The Narwhal (Monodon monoceros) is an arctic whale, very similar to the Beluga whale. Both have the same body shape, the "melon" at the front of the head, a finless back. The differences are mainly in the coloring, whereas adult belugas are white, the narwhals are mottled.
The most striking feature lacking from the beluga though is the tusk that male narwhals sport. It originates from the upper part of the left jaw into a spiral helix that can be up to 3 meters long.
In medieval times, narwhal tusks were sold as unicorn horns, fetching their weight in gold. It seems that the spiral tusk were the origin of the unicorn myth, not unlike how dinosaur fossils gave rise to dragon myths around the world.
Recently, news stories reported that the Narwhal's tusk is a sensory organ. Electron micrographs revealed tubules extending to the surface of the tusk.
Narwhal In The Mediterranean
The normal habitat of narwhals is the extreme Arctic. In Canada, it is around Baffin Island and the shores of Greenland.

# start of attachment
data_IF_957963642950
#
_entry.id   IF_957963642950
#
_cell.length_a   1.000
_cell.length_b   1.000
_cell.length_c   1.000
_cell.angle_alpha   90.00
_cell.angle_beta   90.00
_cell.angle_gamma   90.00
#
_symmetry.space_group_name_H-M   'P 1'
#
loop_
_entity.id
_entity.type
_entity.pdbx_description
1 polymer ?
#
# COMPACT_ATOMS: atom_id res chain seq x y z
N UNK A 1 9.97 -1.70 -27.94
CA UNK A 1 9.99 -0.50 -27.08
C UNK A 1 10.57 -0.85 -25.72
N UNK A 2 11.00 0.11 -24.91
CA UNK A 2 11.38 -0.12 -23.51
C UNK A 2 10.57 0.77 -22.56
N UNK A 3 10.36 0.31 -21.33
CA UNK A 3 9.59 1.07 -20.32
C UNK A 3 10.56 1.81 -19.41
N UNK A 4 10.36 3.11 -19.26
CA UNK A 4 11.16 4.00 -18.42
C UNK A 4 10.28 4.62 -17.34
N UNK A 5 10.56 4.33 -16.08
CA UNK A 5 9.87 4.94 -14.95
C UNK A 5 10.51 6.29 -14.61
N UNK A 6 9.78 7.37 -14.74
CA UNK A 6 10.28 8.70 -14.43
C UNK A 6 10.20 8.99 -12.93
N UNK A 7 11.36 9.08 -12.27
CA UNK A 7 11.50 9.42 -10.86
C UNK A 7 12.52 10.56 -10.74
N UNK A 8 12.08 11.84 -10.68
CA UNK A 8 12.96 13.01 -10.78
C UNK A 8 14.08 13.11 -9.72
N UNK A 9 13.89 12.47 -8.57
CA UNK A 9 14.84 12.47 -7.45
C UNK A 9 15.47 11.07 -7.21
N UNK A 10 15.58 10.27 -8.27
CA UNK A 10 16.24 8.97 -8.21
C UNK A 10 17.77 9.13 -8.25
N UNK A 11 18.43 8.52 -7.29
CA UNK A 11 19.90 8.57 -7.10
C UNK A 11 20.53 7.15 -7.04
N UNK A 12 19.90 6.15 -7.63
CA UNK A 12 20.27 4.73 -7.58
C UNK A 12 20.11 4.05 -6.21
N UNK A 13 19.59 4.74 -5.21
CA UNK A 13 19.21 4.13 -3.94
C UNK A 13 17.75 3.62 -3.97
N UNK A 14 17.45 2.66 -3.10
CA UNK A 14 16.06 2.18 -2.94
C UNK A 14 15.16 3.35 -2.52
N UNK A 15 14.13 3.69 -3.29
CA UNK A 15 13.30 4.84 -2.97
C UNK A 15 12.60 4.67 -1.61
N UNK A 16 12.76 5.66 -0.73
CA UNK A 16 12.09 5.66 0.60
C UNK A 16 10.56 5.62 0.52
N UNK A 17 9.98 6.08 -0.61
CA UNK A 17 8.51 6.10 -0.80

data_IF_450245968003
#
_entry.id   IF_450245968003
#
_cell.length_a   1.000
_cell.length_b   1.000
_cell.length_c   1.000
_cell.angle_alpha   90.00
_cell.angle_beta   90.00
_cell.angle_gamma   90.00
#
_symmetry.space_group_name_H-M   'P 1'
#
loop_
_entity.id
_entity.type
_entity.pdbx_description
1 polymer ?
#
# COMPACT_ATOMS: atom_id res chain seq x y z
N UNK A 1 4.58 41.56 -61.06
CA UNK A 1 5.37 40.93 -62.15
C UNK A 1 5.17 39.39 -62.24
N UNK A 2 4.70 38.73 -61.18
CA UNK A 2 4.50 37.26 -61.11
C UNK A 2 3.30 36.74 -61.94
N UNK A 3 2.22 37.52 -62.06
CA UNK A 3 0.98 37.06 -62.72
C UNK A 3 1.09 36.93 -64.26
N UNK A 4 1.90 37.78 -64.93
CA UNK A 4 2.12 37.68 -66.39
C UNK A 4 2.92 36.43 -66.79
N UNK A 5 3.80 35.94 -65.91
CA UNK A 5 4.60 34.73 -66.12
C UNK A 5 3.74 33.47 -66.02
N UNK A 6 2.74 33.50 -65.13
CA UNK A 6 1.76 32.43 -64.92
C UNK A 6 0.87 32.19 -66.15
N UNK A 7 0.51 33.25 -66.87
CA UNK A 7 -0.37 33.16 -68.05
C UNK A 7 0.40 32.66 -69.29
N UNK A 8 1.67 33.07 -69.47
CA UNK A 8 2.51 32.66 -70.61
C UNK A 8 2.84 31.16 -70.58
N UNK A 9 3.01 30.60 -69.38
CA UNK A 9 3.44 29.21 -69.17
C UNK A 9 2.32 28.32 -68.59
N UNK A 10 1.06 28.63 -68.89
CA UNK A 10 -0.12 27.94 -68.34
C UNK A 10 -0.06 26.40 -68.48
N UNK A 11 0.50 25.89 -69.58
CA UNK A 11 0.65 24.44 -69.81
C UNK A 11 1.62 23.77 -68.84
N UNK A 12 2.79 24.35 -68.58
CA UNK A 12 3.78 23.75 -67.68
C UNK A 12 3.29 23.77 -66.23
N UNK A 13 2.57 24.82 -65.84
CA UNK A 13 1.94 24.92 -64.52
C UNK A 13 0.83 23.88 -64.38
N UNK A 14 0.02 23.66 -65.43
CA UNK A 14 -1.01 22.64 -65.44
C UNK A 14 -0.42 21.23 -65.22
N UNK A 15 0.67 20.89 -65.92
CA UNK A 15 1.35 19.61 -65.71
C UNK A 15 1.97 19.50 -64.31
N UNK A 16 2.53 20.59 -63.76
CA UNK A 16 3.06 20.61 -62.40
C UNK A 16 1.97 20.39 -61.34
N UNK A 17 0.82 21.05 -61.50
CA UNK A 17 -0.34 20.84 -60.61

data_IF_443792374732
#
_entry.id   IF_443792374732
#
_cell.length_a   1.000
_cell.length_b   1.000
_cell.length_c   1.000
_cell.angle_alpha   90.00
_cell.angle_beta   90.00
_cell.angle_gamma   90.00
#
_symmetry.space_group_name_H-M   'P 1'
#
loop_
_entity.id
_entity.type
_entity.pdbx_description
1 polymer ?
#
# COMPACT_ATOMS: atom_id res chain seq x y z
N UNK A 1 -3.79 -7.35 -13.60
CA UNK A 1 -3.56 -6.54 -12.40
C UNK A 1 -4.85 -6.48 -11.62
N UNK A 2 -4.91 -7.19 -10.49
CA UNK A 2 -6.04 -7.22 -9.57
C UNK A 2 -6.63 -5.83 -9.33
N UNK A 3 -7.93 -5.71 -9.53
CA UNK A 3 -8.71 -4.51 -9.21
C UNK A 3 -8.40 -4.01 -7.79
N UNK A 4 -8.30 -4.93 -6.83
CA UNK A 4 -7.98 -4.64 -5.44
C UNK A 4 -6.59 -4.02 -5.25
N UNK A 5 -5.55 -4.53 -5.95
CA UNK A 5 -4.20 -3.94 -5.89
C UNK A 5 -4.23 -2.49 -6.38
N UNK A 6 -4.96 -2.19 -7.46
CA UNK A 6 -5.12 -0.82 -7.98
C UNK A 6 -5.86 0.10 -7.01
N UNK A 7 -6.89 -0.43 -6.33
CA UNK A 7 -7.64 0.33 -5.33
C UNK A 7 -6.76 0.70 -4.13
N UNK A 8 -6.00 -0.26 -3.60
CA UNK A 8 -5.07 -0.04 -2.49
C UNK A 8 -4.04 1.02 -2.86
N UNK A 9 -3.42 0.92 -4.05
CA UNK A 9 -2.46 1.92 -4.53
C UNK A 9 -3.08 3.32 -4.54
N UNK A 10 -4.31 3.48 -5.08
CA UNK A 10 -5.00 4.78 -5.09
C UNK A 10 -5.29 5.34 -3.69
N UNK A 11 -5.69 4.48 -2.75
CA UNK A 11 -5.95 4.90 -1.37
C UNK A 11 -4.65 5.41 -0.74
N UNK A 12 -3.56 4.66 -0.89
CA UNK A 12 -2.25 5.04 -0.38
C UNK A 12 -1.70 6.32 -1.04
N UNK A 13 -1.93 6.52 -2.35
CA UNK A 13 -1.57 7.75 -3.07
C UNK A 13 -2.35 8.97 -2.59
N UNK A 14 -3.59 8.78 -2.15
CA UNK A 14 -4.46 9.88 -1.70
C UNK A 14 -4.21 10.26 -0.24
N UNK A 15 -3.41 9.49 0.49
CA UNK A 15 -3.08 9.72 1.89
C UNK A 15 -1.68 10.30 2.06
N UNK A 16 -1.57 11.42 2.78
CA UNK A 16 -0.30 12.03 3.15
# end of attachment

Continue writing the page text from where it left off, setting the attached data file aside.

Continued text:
Years ago, I remember a story in Al Ahram, the largest national newspaper in Egypt, about a fisherman in Rashid (رشيد Rosetta) having a large "fish" caught in his net. No one in Rosetta would recognize what it is, so he had it transported to Alexandria's fish market, where a reporter took a picture of it, and published it in the paper.
Experts were called in to give opinions on the "fish", but it seems they were baffled by it, or they were no experts.
In the published photo, it was clear that this is narwhal, because it had the prominent tusk, a unique feature among cetacea.
Regardless, it is amazing that the narwhal was that far away from the normal range of its species.
This is not the first time a whale has strayed into the relatively very shallow Mediterranean. A smallish baleen whale strayed to the shores of Egypt. Its skeleton is preserved in the Hydrobiological Museum in Alexandria.
- Wikipedia article on Narwhal.
- Scientific American article on Narwhal's Tusk.
- Article and Photo gallery on Narwhals and their tusks at the National Geographic.
- An older article also at the National Geographic on the decline of Narwhal population.
- Slashdot discussion on the Narwhal Tusk news.
- Narwhal.org: a site on Narwhal Tusk Discoveries.